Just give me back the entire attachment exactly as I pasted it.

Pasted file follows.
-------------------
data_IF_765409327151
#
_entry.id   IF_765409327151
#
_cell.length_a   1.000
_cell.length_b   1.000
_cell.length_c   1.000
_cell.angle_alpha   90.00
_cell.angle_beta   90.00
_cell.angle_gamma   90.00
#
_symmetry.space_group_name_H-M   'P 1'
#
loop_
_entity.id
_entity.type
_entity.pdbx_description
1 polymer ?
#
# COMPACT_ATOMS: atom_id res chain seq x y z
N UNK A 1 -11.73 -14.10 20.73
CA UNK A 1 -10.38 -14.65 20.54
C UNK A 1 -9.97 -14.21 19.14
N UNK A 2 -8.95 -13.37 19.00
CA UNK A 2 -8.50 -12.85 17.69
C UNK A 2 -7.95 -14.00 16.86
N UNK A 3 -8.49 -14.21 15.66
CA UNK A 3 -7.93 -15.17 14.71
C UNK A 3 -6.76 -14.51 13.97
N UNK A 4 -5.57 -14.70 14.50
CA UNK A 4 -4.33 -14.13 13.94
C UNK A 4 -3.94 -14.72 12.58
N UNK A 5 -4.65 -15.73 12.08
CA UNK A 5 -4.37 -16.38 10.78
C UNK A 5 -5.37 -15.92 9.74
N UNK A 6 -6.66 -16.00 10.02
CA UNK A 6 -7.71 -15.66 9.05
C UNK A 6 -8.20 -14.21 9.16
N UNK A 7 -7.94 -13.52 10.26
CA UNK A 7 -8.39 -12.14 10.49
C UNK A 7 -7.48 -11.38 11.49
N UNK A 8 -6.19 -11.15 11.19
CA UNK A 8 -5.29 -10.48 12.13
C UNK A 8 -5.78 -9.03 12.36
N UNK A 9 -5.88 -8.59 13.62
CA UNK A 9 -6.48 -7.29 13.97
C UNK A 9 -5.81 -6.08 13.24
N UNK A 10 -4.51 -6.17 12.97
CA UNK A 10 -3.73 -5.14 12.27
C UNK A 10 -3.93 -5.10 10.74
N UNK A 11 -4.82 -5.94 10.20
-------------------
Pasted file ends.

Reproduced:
data_IF_765409327151
#
_entry.id   IF_765409327151
#
_cell.length_a   1.000
_cell.length_b   1.000
_cell.length_c   1.000
_cell.angle_alpha   90.00
_cell.angle_beta   90.00
_cell.angle_gamma   90.00
#
_symmetry.space_group_name_H-M   'P 1'
#
loop_
_entity.id
_entity.type
_entity.pdbx_description
1 polymer ?
#
# COMPACT_ATOMS: atom_id res chain seq x y z
N UNK A 1 -11.73 -14.10 20.73
CA UNK A 1 -10.38 -14.65 20.54
C UNK A 1 -9.97 -14.21 19.14
N UNK A 2 -8.95 -13.37 19.00
CA UNK A 2 -8.50 -12.85 17.69
C UNK A 2 -7.95 -14.00 16.86
N UNK A 3 -8.49 -14.21 15.66
CA UNK A 3 -7.93 -15.17 14.71
C UNK A 3 -6.76 -14.51 13.97
N UNK A 4 -5.57 -14.70 14.50
CA UNK A 4 -4.33 -14.13 13.94
C UNK A 4 -3.94 -14.72 12.58
N UNK A 5 -4.65 -15.73 12.08
CA UNK A 5 -4.37 -16.38 10.78
C UNK A 5 -5.37 -15.92 9.74
N UNK A 6 -6.66 -16.00 10.02
CA UNK A 6 -7.71 -15.66 9.05
C UNK A 6 -8.20 -14.21 9.16
N UNK A 7 -7.94 -13.52 10.26
CA UNK A 7 -8.39 -12.14 10.49
C UNK A 7 -7.48 -11.38 11.49
N UNK A 8 -6.19 -11.15 11.19
CA UNK A 8 -5.29 -10.48 12.13
C UNK A 8 -5.78 -9.03 12.36
N UNK A 9 -5.88 -8.59 13.62
CA UNK A 9 -6.48 -7.29 13.97
C UNK A 9 -5.81 -6.08 13.24
N UNK A 10 -4.51 -6.17 12.97
CA UNK A 10 -3.73 -5.14 12.27
C UNK A 10 -3.93 -5.10 10.74
N UNK A 11 -4.82 -5.94 10.20